United Nations Security Council Resolution 781

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UN Security Council
Resolution 781
Date 9 October 1992
Meeting no. 3,122
Code S/RES/781 (Document)
Subject Bosnia and Herzegovina
Voting summary
14 voted for
None voted against
1 abstained
Result Adopted
Security Council composition
Permanent members
Non-permanent members

United Nations Security Council resolution 781, adopted on 9 October 1992, after reaffirming Resolution 713 (1991) and all subsequent resolutions on the situation in the former Yugoslavia, the Council decided to impose a ban on military flights in the airspace over Bosnia and Herzegovina, acting in accordance with the provisions set out in Resolution 770 (1992).

The Council noted that the ban did not apply on flights relating to the United Nations Protection Force (UNPROFOR) or other United Nations operations and humanitarian aid flights. It requested UNPROFOR to monitor the compliance with the ban, including the possibility of placing observers at airfields in the territory of the former Yugoslavia, and to ensure that the purpose of flights to Bosnia and Herzegovina is consistent with Security Council resolutions.[1]

The resolution then called on Member States to take all measures necessary to assist the Protection Force based on technical monitoring and other capabilities. It also requested the Secretary-General Boutros Boutros-Ghali to report to the Security Council on a periodic basis on the implementation of the current resolution and any violations of it. The Council then stated it would undertake to examine the information regarding the implementation of Resolution 781 and any such violations, including the prospect of introducing further measures to enforce the ban. The current resolution only stated that "regional agencies" could monitor the ban, however Resolution 816 (1993) authorised NATO forces to shoot down violators.[2] There were several violations of the ban, particularly by Bosnian Serb air force against military and civilian targets in Muslim enclaves.[3]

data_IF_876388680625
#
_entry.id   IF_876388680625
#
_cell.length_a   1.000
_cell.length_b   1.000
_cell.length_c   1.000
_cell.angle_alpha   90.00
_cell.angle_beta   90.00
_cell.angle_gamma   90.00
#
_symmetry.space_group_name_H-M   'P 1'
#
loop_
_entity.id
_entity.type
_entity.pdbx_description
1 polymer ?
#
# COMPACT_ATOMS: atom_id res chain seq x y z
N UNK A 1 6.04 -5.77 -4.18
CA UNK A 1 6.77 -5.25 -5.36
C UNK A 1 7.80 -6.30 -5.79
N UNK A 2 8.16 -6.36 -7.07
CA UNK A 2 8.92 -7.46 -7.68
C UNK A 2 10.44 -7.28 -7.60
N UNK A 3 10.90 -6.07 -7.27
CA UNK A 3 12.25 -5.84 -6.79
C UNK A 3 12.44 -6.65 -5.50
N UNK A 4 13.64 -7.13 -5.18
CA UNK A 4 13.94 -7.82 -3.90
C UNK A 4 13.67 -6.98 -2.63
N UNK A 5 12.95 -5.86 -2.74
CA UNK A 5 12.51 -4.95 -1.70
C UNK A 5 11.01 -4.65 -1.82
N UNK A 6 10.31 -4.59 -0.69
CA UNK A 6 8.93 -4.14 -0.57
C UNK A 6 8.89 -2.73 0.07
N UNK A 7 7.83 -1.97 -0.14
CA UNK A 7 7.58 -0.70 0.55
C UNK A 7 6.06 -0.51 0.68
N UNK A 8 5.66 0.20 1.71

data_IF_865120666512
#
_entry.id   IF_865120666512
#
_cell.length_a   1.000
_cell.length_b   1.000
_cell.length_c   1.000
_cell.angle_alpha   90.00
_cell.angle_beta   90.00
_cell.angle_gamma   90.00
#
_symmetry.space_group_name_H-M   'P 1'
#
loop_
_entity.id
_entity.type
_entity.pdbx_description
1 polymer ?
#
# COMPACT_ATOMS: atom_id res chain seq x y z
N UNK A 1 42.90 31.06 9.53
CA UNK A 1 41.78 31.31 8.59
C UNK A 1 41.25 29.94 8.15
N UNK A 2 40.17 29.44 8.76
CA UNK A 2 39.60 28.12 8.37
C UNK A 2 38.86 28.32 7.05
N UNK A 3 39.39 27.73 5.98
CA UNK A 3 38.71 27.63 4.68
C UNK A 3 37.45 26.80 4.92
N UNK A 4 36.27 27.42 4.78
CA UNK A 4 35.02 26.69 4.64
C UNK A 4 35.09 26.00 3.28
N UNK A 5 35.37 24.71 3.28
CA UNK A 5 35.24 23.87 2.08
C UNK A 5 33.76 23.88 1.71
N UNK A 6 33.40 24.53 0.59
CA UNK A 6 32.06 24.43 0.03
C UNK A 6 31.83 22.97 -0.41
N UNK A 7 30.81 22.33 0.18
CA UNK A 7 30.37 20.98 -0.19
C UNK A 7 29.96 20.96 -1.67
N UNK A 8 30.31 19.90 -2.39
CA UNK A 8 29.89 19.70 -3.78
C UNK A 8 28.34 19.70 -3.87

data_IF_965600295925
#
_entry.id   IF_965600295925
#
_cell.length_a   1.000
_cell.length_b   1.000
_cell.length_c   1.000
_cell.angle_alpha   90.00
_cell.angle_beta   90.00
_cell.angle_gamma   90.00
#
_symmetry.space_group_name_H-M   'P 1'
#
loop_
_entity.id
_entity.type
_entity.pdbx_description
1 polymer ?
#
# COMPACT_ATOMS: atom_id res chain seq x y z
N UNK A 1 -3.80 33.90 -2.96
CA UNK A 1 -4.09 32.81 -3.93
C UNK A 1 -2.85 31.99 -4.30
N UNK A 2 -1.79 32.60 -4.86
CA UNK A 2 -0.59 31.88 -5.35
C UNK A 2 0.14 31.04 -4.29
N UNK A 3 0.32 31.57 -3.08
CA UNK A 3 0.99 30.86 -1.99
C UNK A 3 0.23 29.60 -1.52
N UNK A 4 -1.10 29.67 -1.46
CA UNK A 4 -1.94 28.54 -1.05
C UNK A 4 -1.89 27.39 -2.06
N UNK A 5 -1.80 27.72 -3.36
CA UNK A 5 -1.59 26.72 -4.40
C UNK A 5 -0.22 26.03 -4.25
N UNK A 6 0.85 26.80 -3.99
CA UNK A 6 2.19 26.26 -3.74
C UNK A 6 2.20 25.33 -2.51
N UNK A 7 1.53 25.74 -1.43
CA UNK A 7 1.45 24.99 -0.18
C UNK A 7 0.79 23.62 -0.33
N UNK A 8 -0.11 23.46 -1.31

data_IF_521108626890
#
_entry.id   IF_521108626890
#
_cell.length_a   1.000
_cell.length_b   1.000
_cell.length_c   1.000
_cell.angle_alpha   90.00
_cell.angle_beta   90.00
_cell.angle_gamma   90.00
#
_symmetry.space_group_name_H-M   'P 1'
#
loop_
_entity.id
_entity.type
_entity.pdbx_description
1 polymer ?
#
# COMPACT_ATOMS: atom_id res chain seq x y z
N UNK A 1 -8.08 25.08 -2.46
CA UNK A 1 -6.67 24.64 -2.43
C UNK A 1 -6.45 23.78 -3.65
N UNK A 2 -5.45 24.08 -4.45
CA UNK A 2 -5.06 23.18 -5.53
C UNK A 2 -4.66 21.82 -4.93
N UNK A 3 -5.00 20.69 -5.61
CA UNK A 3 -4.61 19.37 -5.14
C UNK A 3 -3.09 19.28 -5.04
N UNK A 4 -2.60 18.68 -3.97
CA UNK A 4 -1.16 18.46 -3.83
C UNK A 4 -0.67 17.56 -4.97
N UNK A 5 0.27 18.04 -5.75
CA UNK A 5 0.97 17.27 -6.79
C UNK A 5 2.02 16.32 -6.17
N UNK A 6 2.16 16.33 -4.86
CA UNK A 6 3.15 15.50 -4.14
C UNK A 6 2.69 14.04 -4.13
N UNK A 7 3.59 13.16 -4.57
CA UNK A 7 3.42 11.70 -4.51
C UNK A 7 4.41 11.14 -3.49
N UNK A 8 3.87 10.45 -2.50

Resolution 781 was adopted by 14 votes to none against, with one abstention from China, in protest at text in the resolution hinting that force may be used if the ban was not enforced.[4]

See also


  1. Ceulemans, Carl (2005). Reluctant justice: a just-war analysis of the international use of force in the former Yugoslavia (1991–1995). ASP / VUBPRESS Brussels. p. 36. ISBN 978-90-5487-399-0.<templatestyles src="Module:Citation/CS1/styles.css"></templatestyles>
  2. Kane, Thomas M. (2008). Emerging conflicts of principle: international relations and the clash between cosmopolitanism and republicanism. Ashgate Publishing, Ltd. p. 25. ISBN 978-0-7546-4837-6.<templatestyles src="Module:Citation/CS1/styles.css"></templatestyles>
  3. Corsini, Roberto (1995). "The Balkan War: What Role for Airpower?". Airpower Journal.<templatestyles src="Module:Citation/CS1/styles.css"></templatestyles>
  4. Manusama, Kenneth (2006). The United Nations Security Council in the post-cold war era: applying the principle of legality. Martinus Nijhoff Publishers. p. 223. ISBN 978-90-04-15194-9.<templatestyles src="Module:Citation/CS1/styles.css"></templatestyles>

External links